European Union Justice Ministers have reached agreement in record time on a European Commission proposal (IP/13/750) to complete the legal framework for Europe-wide patent protection. The proposal will update EU rules on the jurisdiction of courts and recognition of judgments and pave the way for a specialised European patent court – the Unified Patent Court – to become operational.
The court will have specialised jurisdiction in patent disputes, avoiding multiple litigation cases in up to 28 different national courts.
The Commission says this will cut costs and lead to swift decisions on the validity or infringement of patents, boosting innovation in Europe. It is part of a package of measures recently agreed to ensure unitary patent protection in the Single Market (IP/11/470).
“By making changes to the rules on recognition of judgements, we are paving the way for the new Unified Patent Court to begin its work. I am pleased to see that Ministers have therefore given their agreement to this important Commission proposal in record time,” said Vice-President Viviane Reding, the EU’s Justice Commissioner. “[This] progress will allow the Parliament and Council to adopt the new rules without delay. This is good news for Europe’s single market. Removing bureaucratic obstacles, extra costs and the legal uncertainty of having 28 different and often contradictory systems makes the single market more attractive. This is a very good example of how justice policies can stimulate growth.”
Commissioner Michel Barnier, Internal Market Commissioner added: “Another decisive step has been made towards the Unitary Patent package becoming a reality, and the Unified Patent Court ensuring much greater consistency in the way patent litigation is conducted in the EU. This shows that the single market is progressing and serving innovation and ultimately for growth and jobs.”
As EU law stands now, in disputes concerning the validity or an alleged infringement of a patent, the proceedings concerning validity must be brought before the courts of the Member State in which the patent was registered. Those infringements proceedings may be brought before several courts, e.g., alternatively, the courts of the Member State of the defendant’s domicile or before the courts of the Member State where the patent infringement occurred or may occur. In many patent infringement proceedings the defendant makes the point that the patent is invalid. But this falls under the exclusive jurisdiction of the Member State where the patent is granted. In practice this mean that the patentee may have to litigate in parallel proceedings, involving considerable cost, complexity and potential divergent outcomes in court decisions.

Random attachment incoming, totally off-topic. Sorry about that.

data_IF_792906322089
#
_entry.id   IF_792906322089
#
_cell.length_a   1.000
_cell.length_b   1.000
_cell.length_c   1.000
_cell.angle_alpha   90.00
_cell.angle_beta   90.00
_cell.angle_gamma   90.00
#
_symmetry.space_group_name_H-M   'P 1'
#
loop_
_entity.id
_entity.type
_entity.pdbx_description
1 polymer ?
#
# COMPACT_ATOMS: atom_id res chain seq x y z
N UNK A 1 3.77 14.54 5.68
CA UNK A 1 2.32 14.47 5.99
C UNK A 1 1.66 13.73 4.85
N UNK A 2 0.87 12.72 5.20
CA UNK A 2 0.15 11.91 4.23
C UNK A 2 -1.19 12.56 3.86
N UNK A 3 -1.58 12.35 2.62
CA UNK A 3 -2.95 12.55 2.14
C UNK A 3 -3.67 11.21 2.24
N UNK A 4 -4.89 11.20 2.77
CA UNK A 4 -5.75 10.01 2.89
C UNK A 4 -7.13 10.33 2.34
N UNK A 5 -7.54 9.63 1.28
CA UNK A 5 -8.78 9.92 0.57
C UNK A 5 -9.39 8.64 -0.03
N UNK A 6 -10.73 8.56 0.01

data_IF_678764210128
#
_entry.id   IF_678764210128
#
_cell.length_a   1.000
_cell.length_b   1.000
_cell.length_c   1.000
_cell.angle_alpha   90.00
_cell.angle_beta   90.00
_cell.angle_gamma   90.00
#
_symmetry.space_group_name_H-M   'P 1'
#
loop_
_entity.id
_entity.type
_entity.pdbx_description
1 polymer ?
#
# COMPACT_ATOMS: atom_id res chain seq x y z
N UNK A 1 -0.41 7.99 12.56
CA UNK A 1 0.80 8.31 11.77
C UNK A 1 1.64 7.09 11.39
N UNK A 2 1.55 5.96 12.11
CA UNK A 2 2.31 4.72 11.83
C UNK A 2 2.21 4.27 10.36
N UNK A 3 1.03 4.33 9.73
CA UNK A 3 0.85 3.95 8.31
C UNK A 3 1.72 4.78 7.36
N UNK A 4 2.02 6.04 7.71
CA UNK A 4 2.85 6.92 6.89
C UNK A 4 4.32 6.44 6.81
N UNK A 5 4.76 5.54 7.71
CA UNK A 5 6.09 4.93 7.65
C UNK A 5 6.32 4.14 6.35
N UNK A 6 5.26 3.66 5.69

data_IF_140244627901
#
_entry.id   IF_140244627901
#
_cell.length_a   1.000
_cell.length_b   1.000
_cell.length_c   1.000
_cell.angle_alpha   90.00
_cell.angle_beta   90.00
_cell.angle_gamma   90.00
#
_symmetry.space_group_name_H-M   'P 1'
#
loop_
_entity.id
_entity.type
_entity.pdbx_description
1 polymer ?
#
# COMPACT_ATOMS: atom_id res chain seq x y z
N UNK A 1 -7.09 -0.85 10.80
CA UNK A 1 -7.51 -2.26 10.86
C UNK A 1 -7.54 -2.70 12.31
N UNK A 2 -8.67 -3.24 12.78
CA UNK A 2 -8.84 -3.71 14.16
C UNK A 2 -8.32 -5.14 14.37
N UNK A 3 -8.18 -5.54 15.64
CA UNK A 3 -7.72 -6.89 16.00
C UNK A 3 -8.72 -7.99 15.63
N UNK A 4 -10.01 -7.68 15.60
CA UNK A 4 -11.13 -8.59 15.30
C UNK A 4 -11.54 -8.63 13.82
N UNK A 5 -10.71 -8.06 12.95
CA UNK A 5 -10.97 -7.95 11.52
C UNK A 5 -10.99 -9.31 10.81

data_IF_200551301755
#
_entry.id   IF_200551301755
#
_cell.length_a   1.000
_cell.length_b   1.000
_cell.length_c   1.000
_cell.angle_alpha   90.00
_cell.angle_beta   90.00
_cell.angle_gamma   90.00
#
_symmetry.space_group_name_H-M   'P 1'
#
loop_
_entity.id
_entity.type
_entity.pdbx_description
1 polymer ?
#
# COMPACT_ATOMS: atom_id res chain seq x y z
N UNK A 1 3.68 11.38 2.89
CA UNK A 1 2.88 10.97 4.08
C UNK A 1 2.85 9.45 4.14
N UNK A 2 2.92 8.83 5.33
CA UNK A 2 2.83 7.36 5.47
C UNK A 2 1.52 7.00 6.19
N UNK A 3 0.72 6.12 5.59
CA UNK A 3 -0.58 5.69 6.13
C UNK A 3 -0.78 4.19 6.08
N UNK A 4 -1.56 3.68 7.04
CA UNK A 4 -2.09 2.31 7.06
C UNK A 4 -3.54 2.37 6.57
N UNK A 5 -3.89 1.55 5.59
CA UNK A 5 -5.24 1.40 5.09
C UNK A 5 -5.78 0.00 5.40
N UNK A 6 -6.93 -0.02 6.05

The European Parliament now needs to agree on the proposal before it can become law. The Parliament’s Legal Affairs (JURI) Committee is expected to vote on its report in February 2014, with a final plenary vote expected the following month.
The Commission is also encouraging Member States to ratify the Unitary Patent Court Agreement as quickly as possible, and to complete the preparatory work required for the Court to become operational accordingly, so that the first unitary patents can be granted in the shortest possible timeframe.
The figures speak for themselves. In the United States, in 2011, 224 000 patents were granted, in China 172 000 while in Europe only 62 000 European patents were delivered. One reason for the difference is the prohibitive cost and complexity of obtaining patent protection throughout the EU’s single market. At present, someone seeking to obtain Europe-wide protection for their invention has to validate European patents in all 28 EU Member States. The patent holder may become involved in multiple litigation cases in different countries on the same dispute. But this will change in the near future thanks to the agreement on the unitary patent package.
The Unified Patent Court – established under an agreement signed on 19 February 2013 (PRES/13/61) – will simplify procedures and lead to quicker decisions, with just one court case before the specialised court instead of parallel litigation in national courts. The Court will be able to deliver judgments on the validity and the infringement of European and unified patents for all the Contracting States, avoiding parallel proceedings and divergent outcomes. 25 Member States are participating in this unified patent framework, which is open to all Member States.
The Agreement relies upon the “Brussels I Regulation” (Regulation 1215/2012) to determine international jurisdiction of the Unified Patent Court. The Commission therefore proposed an amendment to the Brussels I Regulation (IP/13/750) to clarify how its jurisdictional rules will work in the context of the Unified Patent Court, as well as how the rules of the Regulation should be applied in relations between the Member States, Parties to the Unified Patent Court Agreement and the Member States not party to the Agreement.